Overcoming Drag

Experiencing Drag

It’s tough, time-consuming work to finish a project.

While there is always an optimistic energy when we begin a project, finishing takes time, energy (physical and emotional), and comes with no guarantee of success.

When we’re doing something that requires our daily, personal energy to accomplish, a lengthy project can wear us down and make us question our efforts.

This is drag.

And unless you do something about it, this energy-depleting self-doubt (aka: drag) will bury you.

2 Techniques for Overcoming Drag

If you find yourself experiencing drag, there are two techniques you can use to reenergize your effort and avoid burnout:

#1. Take a Knee

Before you scrap your project or give up on your goal, take a knee.

Sometimes the constant effort we put into a project wears us down.  When you’re going full speed every day, it’s hard to recognize the success we’ve had thus far.  Without recognizing our accomplishments, it’s hard to continue fighting - the emotional drain can sometimes be more detrimental than the physical drain.

Taking even just the shortest moment to collect yourself, relax, and take a breath can do wonders for your project and almost certainly ensure you go back into the arena with more passion, strength and commitment than ever.

#2.  Keep Pressing

The worst time to question strategy is in a tactical fight.

In other words, it does us no good to question why we’re doing something when we’re in the thick of the fight.

Why?  Because it’s difficult, if not impossible to judge your progress. 

Have you taken or lost ground?  Are you closer to reaching your objective?  Is your strategy still based on known conditions or have circumstances changed?

These are questions that are impossible to answer when you’re on the ground taking daily action to develop your project.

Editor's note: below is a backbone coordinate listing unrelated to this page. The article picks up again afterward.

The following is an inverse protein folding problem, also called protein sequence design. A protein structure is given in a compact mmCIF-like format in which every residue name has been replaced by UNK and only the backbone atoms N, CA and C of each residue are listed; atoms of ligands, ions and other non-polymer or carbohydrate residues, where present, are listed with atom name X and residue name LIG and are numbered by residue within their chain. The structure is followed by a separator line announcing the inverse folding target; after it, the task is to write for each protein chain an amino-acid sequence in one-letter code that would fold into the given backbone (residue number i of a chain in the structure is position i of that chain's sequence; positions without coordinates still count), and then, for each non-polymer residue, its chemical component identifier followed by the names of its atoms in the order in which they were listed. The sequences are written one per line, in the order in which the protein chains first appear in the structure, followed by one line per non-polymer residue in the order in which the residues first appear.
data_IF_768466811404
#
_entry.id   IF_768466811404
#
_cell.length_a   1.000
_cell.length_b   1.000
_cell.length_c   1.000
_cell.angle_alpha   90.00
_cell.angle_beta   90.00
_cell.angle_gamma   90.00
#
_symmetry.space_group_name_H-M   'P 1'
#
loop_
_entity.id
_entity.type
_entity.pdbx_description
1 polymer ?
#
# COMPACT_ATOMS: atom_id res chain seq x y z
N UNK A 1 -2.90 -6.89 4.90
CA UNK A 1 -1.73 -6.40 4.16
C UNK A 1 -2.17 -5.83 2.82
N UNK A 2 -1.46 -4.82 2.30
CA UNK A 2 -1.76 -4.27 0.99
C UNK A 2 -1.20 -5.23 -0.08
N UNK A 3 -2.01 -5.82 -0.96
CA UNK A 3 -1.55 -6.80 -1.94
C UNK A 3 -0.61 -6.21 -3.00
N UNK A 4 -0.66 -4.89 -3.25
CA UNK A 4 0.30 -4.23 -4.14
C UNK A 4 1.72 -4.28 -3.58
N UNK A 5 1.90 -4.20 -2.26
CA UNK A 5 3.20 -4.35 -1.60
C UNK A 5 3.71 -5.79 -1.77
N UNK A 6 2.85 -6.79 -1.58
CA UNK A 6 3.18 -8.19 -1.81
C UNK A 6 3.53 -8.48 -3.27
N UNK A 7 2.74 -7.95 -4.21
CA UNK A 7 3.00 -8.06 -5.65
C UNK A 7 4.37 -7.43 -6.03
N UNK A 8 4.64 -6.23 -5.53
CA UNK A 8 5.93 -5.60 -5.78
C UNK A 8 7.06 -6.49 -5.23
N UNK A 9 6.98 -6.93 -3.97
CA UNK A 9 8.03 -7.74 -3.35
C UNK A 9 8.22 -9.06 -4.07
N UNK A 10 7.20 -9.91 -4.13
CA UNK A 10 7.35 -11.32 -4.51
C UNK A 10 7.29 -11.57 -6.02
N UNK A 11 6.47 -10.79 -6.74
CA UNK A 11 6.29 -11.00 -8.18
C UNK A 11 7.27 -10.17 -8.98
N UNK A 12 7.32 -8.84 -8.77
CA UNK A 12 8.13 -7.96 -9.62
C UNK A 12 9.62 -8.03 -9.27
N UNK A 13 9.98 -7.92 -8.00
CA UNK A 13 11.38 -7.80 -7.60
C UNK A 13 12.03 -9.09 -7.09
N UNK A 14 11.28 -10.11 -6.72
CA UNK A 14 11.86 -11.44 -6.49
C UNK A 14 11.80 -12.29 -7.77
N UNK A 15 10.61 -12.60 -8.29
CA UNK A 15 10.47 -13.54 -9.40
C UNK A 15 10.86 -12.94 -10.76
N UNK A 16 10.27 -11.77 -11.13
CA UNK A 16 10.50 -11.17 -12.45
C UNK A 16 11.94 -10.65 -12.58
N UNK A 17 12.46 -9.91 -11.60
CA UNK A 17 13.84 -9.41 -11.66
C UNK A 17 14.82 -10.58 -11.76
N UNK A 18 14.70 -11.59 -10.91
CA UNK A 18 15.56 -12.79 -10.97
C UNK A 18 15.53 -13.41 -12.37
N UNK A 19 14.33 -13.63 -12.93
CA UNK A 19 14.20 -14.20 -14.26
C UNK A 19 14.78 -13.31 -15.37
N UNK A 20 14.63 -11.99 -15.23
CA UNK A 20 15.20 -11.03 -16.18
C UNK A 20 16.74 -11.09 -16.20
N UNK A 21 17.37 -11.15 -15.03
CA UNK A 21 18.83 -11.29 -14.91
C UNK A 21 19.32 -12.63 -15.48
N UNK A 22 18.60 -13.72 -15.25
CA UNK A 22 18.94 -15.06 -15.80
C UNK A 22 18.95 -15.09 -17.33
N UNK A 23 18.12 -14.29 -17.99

So don’t ask yourself these things – now’s not the time.

Right now is the time for you to put one foot in front of the other; to put effort and energy into the task right in front of you; to keep pressing forward.

If that means writing one more sentence, write one more sentence.

If that means making one more sales call, make the call.

If that means starting over at day 1 to create (or break) a habit, start at day 1.


The truth is, there are none.

Neither of these two techniques will guarantee your success.

Your project might never come together the way you want it to, your final product might not live up to expectations, or people might dismiss what you create.

These things might not work out and this is a tough thing to accept.

But if they might not work out, it also means they could.

And if they could work, it’s your job as an instigator to do everything in your power to see if they can work.

So if you’re committed to the fight, if you’re certain this is your path, and if you’re determined to see it through to the end (win or lose), then don’t let drag beat you down: take a knee and keep pressing.

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4 comments on “Overcoming Drag”

  1. Hi Tom,

    Wow your post got me thinking today. I have to say I immediately went to "Drag" meaning aerodynamic drag - as in the "FORCE" that opposes the aircrafts movement through the air. I don't know why I went there but I immediately did. This has huge meaning for me though when I look at what FORCE means in opposition to my movement. If I have too much drag I can't move efficiently.

    What your post gave to me today was the ability to stop for a second and consider what I can do to eliminate my "Drag" - how can I get sleeker, smoother and reduce my friction. Airplanes reduce drag by becoming smoother (reducing friction between the air and the solid surface of the aircraft) so today I did "Take a Knee" and thought hard about how I could become smoother.

    Thanks for inspiring the thought and actions I am taking.


    1. Alan, awesome thoughts! They inspired my next post, which digs deeper into 'drag' - and may end up becoming a multi-part series (because i love the aircraft analogy and making things smoother to reduce friction. great stuff!). Thanks so much for the great comments Alan - always great to hear from you!!
      - Tom